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Article

Defect Profile Estimation from Magnetic Flux Leakage Signal via Efficient Managing Particle Swarm Optimization

by 1,*, 1, 2 and 3
1
College of Automation Engineering, Shanghai University of Electric Power, Shanghai 200090, China
2
College of Automation Engineering, Nanjing University of Aeronautics and Astronautics, Nanjing 210016, China
3
School of Electrical and Electronic Engineering, Newcastle University, Newcastle upon Tyne, NE1 7RU, UK
*
Author to whom correspondence should be addressed.
Sensors 2014, 14(6), 10361-10380; https://doi.org/10.3390/s140610361
Received: 21 April 2014 / Revised: 30 May 2014 / Accepted: 30 May 2014 / Published: 12 June 2014
(This article belongs to the Section Physical Sensors)

Abstract

: In this paper, efficient managing particle swarm optimization (EMPSO) for high dimension problem is proposed to estimate defect profile from magnetic flux leakage (MFL) signal. In the proposed EMPSO, in order to strengthen exchange of information among particles, particle pair model was built. For more efficient searching when facing different landscapes of problems, velocity updating scheme including three velocity updating models was also proposed. In addition, for more chances to search optimum solution out, automatic particle selection for re-initialization was implemented. The optimization results of six benchmark functions show EMPSO performs well when optimizing 100-D problems. The defect simulation results demonstrate that the inversing technique based on EMPSO outperforms the one based on self-learning particle swarm optimizer (SLPSO), and the estimated profiles are still close to the desired profiles with the presence of low noise in MFL signal. The results estimated from real MFL signal by EMPSO-based inversing technique also indicate that the algorithm is capable of providing an accurate solution of the defect profile with real signal. Both the simulation results and experiment results show the computing time of the EMPSO-based inversing technique is reduced by 20%–30% than that of the SLPSO-based inversing technique.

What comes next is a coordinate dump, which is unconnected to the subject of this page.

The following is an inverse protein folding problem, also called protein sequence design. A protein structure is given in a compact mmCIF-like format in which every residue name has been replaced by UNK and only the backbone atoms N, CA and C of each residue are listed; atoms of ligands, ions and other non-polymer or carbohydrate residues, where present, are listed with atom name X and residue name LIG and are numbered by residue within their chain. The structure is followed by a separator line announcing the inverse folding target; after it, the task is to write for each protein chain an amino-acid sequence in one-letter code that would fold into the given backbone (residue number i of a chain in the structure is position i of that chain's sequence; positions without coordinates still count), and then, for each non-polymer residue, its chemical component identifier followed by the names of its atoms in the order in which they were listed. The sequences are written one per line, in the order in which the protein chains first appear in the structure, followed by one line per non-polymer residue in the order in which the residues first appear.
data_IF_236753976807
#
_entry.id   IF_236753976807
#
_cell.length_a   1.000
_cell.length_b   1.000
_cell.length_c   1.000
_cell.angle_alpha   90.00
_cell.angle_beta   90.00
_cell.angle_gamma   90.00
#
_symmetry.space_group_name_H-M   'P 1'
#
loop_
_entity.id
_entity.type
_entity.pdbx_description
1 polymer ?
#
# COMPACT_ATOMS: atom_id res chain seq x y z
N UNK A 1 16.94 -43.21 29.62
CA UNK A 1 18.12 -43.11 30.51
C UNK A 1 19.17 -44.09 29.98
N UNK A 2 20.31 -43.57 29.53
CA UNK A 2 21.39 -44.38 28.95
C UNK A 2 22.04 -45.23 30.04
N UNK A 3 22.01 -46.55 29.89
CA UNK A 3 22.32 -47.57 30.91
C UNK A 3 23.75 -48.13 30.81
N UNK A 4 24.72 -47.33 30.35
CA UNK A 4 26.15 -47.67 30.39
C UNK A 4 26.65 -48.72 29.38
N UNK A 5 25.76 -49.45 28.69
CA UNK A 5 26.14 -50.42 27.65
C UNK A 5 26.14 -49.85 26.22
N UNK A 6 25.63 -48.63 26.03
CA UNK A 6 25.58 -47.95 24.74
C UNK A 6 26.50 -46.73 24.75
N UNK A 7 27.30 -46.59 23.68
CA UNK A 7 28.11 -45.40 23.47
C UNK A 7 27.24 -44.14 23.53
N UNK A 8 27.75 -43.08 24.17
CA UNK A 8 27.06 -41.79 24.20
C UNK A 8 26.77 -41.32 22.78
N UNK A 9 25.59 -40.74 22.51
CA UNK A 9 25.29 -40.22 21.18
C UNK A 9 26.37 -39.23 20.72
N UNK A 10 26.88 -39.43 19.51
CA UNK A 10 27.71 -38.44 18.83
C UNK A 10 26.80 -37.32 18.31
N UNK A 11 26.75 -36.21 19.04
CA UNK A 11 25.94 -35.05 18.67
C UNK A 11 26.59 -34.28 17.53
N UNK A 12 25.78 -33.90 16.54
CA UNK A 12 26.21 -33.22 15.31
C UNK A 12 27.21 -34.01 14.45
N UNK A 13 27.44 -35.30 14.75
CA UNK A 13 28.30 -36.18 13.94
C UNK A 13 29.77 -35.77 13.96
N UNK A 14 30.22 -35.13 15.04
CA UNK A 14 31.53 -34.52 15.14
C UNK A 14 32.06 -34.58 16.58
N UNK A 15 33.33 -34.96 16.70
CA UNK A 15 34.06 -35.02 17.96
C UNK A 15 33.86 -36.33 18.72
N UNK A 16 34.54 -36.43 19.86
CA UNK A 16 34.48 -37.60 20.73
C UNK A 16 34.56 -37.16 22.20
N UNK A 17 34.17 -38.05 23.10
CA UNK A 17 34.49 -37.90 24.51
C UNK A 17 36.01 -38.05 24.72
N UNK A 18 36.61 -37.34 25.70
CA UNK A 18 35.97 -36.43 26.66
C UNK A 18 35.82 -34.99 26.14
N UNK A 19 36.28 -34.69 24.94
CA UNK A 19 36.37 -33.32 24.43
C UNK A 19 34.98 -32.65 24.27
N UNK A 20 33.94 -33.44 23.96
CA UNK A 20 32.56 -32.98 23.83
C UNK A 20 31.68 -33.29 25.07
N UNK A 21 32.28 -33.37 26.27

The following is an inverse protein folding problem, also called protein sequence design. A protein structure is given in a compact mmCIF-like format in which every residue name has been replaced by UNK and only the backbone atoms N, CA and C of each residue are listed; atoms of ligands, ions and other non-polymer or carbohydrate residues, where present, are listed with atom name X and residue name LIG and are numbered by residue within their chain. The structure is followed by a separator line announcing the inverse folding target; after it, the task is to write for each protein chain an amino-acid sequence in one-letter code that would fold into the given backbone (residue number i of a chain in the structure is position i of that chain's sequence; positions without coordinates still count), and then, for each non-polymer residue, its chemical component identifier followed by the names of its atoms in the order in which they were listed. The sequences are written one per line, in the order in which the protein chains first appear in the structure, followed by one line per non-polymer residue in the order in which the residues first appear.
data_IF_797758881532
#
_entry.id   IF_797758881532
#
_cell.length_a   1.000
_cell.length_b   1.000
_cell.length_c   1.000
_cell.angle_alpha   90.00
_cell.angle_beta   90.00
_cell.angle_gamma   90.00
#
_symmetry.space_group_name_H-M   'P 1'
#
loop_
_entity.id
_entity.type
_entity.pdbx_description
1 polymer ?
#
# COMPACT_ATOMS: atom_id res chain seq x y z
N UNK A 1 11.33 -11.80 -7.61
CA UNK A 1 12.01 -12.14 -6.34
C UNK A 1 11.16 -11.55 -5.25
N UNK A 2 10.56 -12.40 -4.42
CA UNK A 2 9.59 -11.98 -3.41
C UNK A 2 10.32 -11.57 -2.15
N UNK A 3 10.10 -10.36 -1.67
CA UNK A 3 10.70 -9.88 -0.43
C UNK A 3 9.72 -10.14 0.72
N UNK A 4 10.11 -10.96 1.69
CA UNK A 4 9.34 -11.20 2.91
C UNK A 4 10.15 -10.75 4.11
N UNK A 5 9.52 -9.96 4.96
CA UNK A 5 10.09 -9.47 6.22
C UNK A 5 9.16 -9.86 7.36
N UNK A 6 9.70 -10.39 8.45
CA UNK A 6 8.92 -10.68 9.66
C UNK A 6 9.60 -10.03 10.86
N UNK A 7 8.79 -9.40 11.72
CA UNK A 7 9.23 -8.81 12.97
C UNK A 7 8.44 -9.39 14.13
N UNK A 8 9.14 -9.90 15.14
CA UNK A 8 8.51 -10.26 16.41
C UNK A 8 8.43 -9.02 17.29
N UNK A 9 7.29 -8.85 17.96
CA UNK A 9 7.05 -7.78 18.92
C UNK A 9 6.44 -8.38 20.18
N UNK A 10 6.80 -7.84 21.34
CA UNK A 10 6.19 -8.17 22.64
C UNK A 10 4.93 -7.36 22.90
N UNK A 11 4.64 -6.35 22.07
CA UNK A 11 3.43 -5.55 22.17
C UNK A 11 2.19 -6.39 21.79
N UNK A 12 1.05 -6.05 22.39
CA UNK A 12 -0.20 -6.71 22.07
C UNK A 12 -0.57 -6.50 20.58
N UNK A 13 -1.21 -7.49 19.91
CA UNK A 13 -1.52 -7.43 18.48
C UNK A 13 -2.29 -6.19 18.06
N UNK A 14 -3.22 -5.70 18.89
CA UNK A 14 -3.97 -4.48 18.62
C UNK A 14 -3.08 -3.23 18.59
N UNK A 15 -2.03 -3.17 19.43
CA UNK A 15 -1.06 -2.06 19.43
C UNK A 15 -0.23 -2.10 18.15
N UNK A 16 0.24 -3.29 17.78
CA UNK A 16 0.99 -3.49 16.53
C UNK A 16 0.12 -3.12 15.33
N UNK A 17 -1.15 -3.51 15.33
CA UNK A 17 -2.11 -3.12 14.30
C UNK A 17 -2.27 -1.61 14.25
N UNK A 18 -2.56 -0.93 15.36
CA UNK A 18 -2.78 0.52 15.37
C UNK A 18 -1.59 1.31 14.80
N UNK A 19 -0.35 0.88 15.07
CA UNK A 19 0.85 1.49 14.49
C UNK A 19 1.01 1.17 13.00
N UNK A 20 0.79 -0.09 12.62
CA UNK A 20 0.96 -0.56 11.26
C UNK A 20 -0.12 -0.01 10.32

1. Introduction

As one of the nondestructive testing techniques [13], magnetic flux leakage (MFL) is widely applied to the inspection of defects in oil and gas pipelines and aboveground storage tanks made of ferromagnetic material. In the MFL testing, MFL signal are acquired by an array of hall-effect sensors closely disposed above the surface of measured object when the object is magnetically saturated by strong permanent magnets shown in Figure 1. By processing MFL signal with a certain signal processing method, the corresponding defect profile or parameters of the defect shape can be estimated [4].